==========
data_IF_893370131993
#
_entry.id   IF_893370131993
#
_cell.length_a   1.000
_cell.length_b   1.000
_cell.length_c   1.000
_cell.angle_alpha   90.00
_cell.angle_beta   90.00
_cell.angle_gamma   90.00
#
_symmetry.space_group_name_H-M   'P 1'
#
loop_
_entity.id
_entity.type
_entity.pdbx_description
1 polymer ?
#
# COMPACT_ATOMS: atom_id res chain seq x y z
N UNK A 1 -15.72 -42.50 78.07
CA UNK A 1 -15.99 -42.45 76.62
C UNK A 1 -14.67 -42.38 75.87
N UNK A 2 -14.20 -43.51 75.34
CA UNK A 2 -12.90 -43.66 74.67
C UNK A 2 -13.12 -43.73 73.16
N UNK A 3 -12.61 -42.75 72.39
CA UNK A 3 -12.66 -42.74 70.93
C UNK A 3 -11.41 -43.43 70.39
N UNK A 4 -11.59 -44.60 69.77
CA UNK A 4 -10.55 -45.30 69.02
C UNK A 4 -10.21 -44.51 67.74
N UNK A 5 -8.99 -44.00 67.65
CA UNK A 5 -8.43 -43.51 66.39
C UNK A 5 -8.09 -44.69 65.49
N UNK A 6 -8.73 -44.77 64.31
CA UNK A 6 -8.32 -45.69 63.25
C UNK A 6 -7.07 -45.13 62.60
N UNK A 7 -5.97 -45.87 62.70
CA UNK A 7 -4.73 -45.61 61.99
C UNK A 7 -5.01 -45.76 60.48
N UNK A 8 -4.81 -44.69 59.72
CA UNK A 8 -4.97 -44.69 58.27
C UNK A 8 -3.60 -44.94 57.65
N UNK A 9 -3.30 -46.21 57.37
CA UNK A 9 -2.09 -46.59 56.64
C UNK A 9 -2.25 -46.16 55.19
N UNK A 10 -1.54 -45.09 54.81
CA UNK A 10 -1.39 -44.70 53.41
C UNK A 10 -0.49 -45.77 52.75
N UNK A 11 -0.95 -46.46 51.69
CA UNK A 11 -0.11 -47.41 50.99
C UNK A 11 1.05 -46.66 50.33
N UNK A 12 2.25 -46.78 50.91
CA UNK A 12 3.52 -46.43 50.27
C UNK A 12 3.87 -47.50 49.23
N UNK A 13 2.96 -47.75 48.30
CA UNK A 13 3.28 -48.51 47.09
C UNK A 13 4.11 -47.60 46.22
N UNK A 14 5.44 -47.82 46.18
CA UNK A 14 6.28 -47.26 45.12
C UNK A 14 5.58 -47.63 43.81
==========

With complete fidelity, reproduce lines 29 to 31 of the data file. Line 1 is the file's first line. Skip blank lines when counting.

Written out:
C UNK A 3 -11.41 -43.43 70.39
N UNK A 4 -11.59 -44.60 69.77
CA UNK A 4 -10.55 -45.30 69.02